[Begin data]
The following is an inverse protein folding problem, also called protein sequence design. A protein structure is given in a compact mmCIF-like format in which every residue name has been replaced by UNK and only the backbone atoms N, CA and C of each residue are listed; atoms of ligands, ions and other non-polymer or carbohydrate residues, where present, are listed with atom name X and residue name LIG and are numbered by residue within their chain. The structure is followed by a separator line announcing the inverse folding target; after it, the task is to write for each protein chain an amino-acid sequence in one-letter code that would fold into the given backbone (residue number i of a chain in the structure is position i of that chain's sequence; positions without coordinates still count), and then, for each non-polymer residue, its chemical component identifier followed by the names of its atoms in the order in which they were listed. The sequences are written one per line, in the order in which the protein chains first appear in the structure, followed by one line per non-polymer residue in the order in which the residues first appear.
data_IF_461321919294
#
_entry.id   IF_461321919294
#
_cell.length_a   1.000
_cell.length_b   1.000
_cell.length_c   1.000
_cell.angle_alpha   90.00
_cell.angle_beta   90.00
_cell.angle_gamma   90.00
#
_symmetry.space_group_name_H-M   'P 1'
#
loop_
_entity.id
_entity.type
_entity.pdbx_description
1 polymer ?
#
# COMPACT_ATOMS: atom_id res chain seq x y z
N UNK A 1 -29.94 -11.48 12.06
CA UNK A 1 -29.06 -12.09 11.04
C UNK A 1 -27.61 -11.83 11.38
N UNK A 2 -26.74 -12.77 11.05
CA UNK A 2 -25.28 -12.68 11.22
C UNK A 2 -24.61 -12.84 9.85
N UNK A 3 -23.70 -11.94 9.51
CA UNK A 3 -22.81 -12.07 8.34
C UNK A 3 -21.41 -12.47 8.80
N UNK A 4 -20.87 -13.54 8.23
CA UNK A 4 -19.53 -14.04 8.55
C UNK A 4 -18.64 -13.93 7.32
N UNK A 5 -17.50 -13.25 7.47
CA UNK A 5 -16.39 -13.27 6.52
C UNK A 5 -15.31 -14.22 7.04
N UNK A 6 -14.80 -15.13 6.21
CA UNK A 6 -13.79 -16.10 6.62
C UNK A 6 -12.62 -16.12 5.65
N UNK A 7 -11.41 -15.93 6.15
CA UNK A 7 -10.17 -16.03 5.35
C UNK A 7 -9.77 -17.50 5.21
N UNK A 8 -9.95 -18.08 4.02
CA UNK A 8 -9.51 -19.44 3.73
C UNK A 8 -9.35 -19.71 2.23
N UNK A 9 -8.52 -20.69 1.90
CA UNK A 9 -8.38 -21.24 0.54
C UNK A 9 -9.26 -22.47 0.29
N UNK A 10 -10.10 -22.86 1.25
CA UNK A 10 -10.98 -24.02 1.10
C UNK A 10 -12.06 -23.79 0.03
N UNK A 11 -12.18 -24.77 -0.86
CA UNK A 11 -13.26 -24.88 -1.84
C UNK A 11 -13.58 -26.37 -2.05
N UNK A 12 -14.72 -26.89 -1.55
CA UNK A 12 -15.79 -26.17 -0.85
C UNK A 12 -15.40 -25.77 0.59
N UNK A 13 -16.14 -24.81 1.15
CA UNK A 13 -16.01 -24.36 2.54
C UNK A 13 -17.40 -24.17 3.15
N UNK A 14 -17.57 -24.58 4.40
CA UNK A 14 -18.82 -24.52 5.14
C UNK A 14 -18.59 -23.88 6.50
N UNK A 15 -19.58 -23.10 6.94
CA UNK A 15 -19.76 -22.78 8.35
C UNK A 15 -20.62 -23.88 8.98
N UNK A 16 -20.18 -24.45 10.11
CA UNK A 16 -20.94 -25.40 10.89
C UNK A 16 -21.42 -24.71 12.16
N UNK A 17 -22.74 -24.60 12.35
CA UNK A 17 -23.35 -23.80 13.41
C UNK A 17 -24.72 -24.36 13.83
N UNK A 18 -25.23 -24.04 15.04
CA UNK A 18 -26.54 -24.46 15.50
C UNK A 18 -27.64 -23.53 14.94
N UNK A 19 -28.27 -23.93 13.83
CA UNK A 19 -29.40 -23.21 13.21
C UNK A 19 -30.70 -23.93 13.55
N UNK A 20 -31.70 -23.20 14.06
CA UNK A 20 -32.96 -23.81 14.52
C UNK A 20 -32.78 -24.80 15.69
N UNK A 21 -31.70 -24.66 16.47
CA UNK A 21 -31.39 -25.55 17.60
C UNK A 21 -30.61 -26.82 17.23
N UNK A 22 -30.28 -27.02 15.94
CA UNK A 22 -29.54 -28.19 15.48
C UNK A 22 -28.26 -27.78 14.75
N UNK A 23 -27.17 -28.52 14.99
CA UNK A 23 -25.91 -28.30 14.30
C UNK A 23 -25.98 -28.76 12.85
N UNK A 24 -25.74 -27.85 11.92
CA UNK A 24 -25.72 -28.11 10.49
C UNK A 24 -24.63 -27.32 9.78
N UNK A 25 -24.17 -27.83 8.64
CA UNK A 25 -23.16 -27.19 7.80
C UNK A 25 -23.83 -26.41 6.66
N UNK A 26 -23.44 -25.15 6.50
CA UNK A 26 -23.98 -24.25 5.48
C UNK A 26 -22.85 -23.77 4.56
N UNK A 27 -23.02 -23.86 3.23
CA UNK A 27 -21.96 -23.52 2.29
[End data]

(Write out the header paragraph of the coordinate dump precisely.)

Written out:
The following is an inverse protein folding problem, also called protein sequence design. A protein structure is given in a compact mmCIF-like format in which every residue name has been replaced by UNK and only the backbone atoms N, CA and C of each residue are listed; atoms of ligands, ions and other non-polymer or carbohydrate residues, where present, are listed with atom name X and residue name LIG and are numbered by residue within their chain. The structure is followed by a separator line announcing the inverse folding target; after it, the task is to write for each protein chain an amino-acid sequence in one-letter code that would fold into the given backbone (residue number i of a chain in the structure is position i of that chain's sequence; positions without coordinates still count), and then, for each non-polymer residue, its chemical component identifier followed by the names of its atoms in the order in which they were listed. The sequences are written one per line, in the order in which the protein chains first appear in the structure, followed by one line per non-polymer residue in the order in which the residues first appear.